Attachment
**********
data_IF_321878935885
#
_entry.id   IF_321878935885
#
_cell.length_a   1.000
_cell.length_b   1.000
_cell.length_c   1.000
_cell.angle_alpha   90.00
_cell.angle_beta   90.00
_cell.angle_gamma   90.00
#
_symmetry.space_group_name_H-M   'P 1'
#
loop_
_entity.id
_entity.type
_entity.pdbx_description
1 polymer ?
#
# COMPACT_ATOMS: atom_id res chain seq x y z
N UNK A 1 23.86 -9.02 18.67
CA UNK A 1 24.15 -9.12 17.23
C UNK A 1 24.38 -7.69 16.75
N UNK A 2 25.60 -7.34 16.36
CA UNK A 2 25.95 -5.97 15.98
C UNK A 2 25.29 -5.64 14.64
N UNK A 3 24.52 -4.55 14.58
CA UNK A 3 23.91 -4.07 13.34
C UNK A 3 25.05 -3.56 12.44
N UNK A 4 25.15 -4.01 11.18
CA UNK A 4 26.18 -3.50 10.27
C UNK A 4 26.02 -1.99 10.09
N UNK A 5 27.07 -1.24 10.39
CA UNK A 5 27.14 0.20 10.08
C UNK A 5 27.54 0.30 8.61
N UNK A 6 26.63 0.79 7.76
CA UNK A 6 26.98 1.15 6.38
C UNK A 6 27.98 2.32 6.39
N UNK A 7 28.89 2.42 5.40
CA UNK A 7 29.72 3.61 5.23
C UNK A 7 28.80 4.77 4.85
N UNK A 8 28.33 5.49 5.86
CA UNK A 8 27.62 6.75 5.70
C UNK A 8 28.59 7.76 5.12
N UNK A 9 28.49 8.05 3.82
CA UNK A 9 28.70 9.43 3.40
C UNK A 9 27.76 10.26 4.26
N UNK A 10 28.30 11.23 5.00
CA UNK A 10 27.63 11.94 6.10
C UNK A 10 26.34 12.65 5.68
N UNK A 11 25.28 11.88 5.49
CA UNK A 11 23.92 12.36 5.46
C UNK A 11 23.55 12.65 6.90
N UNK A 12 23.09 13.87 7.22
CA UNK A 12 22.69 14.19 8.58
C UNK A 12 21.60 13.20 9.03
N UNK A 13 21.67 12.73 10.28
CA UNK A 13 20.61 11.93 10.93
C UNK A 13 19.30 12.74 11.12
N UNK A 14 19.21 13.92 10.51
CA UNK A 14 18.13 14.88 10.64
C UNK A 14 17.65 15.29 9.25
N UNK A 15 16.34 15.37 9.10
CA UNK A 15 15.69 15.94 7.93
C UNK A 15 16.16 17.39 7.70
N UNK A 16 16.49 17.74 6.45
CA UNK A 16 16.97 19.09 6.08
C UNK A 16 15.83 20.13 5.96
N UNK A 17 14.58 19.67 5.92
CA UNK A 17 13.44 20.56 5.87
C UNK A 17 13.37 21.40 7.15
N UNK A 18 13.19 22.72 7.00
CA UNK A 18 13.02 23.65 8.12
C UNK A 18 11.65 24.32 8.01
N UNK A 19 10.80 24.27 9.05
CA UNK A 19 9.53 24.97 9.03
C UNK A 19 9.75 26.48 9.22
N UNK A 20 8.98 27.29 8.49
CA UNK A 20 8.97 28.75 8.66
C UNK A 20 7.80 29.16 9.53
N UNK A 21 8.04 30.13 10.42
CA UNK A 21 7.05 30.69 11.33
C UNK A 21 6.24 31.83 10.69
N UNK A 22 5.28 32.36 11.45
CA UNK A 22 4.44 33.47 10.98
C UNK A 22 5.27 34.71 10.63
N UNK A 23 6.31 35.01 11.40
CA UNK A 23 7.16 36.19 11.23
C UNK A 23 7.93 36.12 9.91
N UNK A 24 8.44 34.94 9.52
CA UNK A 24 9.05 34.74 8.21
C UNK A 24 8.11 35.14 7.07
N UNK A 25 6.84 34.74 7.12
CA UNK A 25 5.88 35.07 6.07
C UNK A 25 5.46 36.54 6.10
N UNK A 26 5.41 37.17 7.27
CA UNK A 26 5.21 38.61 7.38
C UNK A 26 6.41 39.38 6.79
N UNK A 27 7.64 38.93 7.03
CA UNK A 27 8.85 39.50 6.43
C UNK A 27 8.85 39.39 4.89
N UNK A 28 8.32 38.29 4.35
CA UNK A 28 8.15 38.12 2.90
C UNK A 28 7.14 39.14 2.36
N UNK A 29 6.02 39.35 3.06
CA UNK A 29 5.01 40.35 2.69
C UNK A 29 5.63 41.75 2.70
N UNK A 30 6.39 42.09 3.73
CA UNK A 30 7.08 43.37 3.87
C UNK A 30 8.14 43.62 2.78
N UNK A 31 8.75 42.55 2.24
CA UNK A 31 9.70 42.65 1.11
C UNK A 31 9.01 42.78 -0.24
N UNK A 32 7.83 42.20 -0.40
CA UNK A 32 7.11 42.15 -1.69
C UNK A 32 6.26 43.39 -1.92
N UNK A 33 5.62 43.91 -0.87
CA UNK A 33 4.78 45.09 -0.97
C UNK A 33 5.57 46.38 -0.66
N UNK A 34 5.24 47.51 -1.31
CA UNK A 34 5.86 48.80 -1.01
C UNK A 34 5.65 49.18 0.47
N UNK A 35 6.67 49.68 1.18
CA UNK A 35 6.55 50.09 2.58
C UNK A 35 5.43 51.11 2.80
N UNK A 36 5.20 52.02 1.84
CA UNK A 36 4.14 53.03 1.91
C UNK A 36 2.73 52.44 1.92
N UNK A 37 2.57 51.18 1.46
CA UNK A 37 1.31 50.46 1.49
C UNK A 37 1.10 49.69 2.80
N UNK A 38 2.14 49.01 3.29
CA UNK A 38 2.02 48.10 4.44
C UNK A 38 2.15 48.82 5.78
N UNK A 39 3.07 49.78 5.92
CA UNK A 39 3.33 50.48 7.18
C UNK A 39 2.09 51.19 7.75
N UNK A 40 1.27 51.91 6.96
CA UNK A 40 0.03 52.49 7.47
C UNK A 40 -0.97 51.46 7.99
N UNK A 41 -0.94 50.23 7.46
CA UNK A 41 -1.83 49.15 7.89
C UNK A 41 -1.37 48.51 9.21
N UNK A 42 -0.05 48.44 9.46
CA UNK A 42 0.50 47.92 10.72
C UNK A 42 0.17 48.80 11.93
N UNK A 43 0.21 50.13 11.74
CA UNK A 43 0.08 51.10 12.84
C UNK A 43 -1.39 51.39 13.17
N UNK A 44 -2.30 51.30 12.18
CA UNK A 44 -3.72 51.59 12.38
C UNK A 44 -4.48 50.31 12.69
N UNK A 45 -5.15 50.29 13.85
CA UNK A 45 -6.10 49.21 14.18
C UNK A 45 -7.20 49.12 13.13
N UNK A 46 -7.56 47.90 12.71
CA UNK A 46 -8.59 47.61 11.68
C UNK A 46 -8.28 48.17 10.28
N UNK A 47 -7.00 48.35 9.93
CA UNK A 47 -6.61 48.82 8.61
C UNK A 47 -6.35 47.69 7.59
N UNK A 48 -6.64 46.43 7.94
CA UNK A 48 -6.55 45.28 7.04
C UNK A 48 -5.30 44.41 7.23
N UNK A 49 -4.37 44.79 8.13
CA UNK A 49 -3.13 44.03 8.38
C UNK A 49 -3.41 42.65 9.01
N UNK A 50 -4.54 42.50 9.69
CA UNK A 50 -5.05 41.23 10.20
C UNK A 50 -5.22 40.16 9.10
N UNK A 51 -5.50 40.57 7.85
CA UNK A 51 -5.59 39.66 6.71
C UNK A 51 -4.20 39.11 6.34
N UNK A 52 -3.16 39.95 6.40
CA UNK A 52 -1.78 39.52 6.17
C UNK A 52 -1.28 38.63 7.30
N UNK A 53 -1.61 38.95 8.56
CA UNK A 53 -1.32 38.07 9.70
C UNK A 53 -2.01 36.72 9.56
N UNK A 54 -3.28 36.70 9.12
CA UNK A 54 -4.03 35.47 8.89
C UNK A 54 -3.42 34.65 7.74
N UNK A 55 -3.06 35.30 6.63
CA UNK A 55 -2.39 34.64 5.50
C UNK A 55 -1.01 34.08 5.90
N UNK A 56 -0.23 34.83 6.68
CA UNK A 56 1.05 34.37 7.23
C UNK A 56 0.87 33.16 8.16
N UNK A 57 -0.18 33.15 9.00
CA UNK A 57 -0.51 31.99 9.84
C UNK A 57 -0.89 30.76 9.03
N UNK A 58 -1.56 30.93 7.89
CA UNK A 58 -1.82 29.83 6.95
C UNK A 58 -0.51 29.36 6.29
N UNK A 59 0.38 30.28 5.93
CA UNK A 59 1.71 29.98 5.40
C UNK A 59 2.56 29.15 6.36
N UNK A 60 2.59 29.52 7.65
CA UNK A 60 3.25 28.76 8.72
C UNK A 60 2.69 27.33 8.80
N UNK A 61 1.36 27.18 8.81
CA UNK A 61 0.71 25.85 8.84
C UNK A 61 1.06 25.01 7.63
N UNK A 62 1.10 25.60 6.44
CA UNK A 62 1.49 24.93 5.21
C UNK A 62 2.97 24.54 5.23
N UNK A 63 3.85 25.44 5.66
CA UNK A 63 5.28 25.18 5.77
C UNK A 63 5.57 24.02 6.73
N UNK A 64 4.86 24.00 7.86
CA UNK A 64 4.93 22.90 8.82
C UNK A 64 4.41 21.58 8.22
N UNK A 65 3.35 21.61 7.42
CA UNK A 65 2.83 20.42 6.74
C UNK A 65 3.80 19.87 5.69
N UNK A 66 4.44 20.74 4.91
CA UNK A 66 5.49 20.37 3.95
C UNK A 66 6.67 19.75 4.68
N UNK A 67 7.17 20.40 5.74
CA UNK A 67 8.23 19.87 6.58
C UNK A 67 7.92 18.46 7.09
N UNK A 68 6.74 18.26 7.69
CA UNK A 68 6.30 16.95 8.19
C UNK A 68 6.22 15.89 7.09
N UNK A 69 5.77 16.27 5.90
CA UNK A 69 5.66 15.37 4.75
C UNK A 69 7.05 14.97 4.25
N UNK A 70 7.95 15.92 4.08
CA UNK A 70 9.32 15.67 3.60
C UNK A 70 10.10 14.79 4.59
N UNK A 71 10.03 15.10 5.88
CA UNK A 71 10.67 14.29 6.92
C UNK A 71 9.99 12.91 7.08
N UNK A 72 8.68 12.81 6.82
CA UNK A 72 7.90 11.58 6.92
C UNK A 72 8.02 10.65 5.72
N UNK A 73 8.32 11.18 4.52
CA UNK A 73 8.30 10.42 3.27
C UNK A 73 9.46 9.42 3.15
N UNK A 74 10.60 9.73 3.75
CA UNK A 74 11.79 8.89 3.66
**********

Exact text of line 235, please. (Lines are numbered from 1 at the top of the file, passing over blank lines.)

CA UNK A 72 7.90 11.58 6.92